Cyndi's Two Cents
People must do better
The system isn’t broken. People are.
My husband shared that thought with me one evening last week as we watched Leland Vittert on News Nation interviewing guests about the Nashville school shooting and the 19-year old Georgia boy who was tortured by “friends” at a party. We had just watched a report showing migrants being smuggled across the U.S.-Mexico border and another where the U.S. Department of Homeland Security Secretary told the Senate Judiciary Committee that he wouldn’t call the situation at the border a “crisis.”
It is hard to wrap my mind around all of these horrific events that are happening in the land of the free and the home of the brave. Certainly murder, mayhem and criminal activities have been part of life throughout history; but the deterioration of ethics, proliferating political polarization and diminished social skills seems to have occurred overnight.
I believe those who crafted our constitution and laid out a plan for three branches to ensure the government is effective and the rights of the citizenry are protected did a stellar job. It’s our own fault if we are so blinded by partisanship that we are incapable of electing the most competent men and women to leadership roles. It is our own fault that we are so afraid our children won’t like us that we throw discipline out the door, expect teachers to raise them but will not allow the school system to discipline them.
I’m using a broad stroke here in a painting the picture, for I know there are many qualified leaders in our state legislatures and in the U.S. Congress. I know full well that there are plenty of people out there who have or do parent their children so they understand there are always consequences for bad behavior.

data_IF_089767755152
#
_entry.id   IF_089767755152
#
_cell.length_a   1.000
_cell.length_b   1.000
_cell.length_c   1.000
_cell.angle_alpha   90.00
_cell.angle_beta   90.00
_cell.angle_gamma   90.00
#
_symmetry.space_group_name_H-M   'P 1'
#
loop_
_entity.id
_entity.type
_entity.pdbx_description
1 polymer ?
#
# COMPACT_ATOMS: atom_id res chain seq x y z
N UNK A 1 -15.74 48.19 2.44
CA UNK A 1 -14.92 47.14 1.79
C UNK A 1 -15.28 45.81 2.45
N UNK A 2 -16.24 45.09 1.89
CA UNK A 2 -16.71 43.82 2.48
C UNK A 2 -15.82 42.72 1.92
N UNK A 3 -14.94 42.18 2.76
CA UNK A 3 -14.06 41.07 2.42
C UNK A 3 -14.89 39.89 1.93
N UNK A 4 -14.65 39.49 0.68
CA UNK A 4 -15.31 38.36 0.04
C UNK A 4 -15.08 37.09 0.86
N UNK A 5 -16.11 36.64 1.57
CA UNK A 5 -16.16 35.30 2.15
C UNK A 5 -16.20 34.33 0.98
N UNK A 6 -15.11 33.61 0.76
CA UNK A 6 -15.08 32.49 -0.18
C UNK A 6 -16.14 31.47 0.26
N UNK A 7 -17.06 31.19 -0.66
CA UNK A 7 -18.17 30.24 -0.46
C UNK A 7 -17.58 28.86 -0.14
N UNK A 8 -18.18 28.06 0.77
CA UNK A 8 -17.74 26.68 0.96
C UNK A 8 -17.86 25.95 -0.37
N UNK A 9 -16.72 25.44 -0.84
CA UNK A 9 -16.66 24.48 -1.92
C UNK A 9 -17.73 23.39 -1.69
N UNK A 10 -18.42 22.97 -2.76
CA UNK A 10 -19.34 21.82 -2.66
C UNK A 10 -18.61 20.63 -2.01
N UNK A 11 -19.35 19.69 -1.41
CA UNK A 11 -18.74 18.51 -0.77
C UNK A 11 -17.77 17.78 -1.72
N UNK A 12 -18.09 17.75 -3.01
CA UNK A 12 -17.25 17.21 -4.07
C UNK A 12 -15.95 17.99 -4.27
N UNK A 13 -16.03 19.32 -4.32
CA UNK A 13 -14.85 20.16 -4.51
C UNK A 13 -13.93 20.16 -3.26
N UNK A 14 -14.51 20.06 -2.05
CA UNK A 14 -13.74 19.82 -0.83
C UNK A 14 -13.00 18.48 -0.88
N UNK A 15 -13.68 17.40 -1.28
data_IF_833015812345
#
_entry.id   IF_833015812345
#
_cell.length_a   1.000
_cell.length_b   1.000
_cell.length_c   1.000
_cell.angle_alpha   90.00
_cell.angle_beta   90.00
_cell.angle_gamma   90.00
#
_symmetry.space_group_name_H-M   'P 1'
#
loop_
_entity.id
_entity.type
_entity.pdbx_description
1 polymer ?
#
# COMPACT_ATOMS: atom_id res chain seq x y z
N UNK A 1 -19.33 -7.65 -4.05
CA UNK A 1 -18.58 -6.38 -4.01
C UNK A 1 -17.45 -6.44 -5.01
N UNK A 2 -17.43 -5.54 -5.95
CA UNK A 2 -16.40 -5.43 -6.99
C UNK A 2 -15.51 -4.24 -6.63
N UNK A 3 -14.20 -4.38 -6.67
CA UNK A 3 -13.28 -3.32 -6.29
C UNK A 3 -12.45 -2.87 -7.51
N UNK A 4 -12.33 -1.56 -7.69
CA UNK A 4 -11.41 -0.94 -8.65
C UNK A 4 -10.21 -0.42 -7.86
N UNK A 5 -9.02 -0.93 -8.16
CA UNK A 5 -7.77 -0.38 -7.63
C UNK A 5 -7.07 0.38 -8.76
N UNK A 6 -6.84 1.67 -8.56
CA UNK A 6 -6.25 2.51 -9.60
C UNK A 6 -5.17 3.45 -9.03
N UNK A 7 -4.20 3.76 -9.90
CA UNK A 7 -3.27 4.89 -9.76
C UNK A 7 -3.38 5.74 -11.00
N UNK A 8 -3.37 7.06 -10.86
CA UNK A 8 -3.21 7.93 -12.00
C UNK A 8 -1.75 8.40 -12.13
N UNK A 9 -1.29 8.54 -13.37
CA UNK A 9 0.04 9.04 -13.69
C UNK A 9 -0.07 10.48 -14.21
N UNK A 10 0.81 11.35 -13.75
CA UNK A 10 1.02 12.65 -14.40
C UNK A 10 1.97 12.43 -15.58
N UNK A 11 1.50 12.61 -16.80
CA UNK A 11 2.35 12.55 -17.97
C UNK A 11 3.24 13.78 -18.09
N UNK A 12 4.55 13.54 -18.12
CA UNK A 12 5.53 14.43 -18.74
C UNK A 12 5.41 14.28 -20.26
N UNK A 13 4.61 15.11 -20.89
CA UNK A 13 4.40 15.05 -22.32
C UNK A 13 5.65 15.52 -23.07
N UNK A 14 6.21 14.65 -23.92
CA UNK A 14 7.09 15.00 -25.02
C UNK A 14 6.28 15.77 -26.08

Unfortunately, there are not enough of the right people in the right places.
There are many good people afraid they might offend someone if they say or do something, so instead of saying or doing something, they stay home.
There are too many people out there who are incapable of having an effective face-to-face conversation where seeds for credibility and trust are sown. Too many people no longer make eye contact or build real relationships where sensitive issues can be addressed without someone either needing to go hide in a cry room, or go full-on rage mode. Staring at a screen and pretending you are someone you are not is “easier.”
Sound, practical judgement is often perceived as narrow-minded or old-fashioned. On the other hand, suggestions for doing things differently is often met with suspicion and disregard.
Too many times, if we fail to make someone feel special because they are different in some way, then we are accused of being non-inclusive. If we do celebrate their uniqueness, we are often called out for discrimination.
As an overall society, we’re pretty messed up. Yet, we are blessed beyond belief when you consider life outside of these United States.
Our forefathers built a strong foundation, knowing we’d probably do everything we could to mess it up. The system isn’t broken.
We, the people can do better.